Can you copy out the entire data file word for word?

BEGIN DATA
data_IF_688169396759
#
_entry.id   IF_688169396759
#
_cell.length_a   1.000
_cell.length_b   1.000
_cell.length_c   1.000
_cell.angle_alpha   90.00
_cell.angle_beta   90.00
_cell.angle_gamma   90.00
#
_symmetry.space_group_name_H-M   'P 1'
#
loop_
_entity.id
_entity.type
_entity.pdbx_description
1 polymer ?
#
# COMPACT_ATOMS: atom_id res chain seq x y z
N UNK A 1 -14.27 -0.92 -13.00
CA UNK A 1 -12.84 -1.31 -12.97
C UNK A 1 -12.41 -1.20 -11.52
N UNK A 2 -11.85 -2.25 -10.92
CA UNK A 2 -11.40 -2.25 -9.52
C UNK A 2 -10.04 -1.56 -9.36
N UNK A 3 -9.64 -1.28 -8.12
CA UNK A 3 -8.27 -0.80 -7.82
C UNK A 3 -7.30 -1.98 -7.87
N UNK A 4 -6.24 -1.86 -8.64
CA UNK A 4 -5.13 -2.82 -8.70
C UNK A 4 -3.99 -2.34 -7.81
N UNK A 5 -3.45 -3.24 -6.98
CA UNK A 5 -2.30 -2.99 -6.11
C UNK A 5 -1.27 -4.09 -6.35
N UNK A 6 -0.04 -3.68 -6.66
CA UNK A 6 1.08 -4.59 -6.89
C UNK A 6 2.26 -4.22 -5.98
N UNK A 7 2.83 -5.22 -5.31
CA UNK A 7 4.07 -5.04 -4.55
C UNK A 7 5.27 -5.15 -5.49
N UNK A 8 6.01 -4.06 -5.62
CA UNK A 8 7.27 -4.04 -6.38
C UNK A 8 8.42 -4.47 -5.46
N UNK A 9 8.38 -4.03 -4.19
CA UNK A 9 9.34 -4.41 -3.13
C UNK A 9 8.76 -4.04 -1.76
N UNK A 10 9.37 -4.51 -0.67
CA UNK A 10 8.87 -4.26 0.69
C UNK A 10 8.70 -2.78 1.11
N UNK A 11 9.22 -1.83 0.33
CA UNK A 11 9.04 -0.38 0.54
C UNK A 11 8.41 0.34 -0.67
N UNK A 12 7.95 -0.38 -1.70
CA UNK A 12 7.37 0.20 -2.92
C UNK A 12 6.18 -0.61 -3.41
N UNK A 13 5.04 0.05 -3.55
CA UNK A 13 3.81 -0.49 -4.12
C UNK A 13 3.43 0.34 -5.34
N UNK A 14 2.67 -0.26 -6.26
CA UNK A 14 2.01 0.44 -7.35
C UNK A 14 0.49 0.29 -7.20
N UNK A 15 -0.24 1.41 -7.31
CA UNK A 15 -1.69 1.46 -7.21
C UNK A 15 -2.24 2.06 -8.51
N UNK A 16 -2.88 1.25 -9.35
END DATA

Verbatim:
data_IF_688169396759
#
_entry.id   IF_688169396759
#
_cell.length_a   1.000
_cell.length_b   1.000
_cell.length_c   1.000
_cell.angle_alpha   90.00
_cell.angle_beta   90.00
_cell.angle_gamma   90.00
#
_symmetry.space_group_name_H-M   'P 1'
#
loop_
_entity.id
_entity.type
_entity.pdbx_description
1 polymer ?
#
# COMPACT_ATOMS: atom_id res chain seq x y z
N UNK A 1 -14.27 -0.92 -13.00
CA UNK A 1 -12.84 -1.31 -12.97
C UNK A 1 -12.41 -1.20 -11.52
N UNK A 2 -11.85 -2.25 -10.92
CA UNK A 2 -11.40 -2.25 -9.52
C UNK A 2 -10.04 -1.56 -9.36
N UNK A 3 -9.64 -1.28 -8.12
CA UNK A 3 -8.27 -0.80 -7.82
C UNK A 3 -7.30 -1.98 -7.87
N UNK A 4 -6.24 -1.86 -8.64
CA UNK A 4 -5.13 -2.82 -8.70
C UNK A 4 -3.99 -2.34 -7.81
N UNK A 5 -3.45 -3.24 -6.98
CA UNK A 5 -2.30 -2.99 -6.11
C UNK A 5 -1.27 -4.09 -6.35
N UNK A 6 -0.04 -3.68 -6.66
CA UNK A 6 1.08 -4.59 -6.89
C UNK A 6 2.26 -4.22 -5.98
N UNK A 7 2.83 -5.22 -5.31
CA UNK A 7 4.07 -5.04 -4.55
C UNK A 7 5.27 -5.15 -5.49
N UNK A 8 6.01 -4.06 -5.62
CA UNK A 8 7.27 -4.04 -6.38
C UNK A 8 8.42 -4.47 -5.46
N UNK A 9 8.38 -4.03 -4.19
CA UNK A 9 9.34 -4.41 -3.13
C UNK A 9 8.76 -4.04 -1.76
N UNK A 10 9.37 -4.51 -0.67
CA UNK A 10 8.87 -4.26 0.69
C UNK A 10 8.70 -2.78 1.11
N UNK A 11 9.22 -1.83 0.33
CA UNK A 11 9.04 -0.38 0.54
C UNK A 11 8.41 0.34 -0.67
N UNK A 12 7.95 -0.38 -1.70
CA UNK A 12 7.37 0.20 -2.92
C UNK A 12 6.18 -0.61 -3.41
N UNK A 13 5.04 0.05 -3.55
CA UNK A 13 3.81 -0.49 -4.12
C UNK A 13 3.43 0.34 -5.34
N UNK A 14 2.67 -0.26 -6.26
CA UNK A 14 2.01 0.44 -7.35
C UNK A 14 0.49 0.29 -7.20
N UNK A 15 -0.24 1.41 -7.31
CA UNK A 15 -1.69 1.46 -7.21
C UNK A 15 -2.24 2.06 -8.51
N UNK A 16 -2.88 1.25 -9.35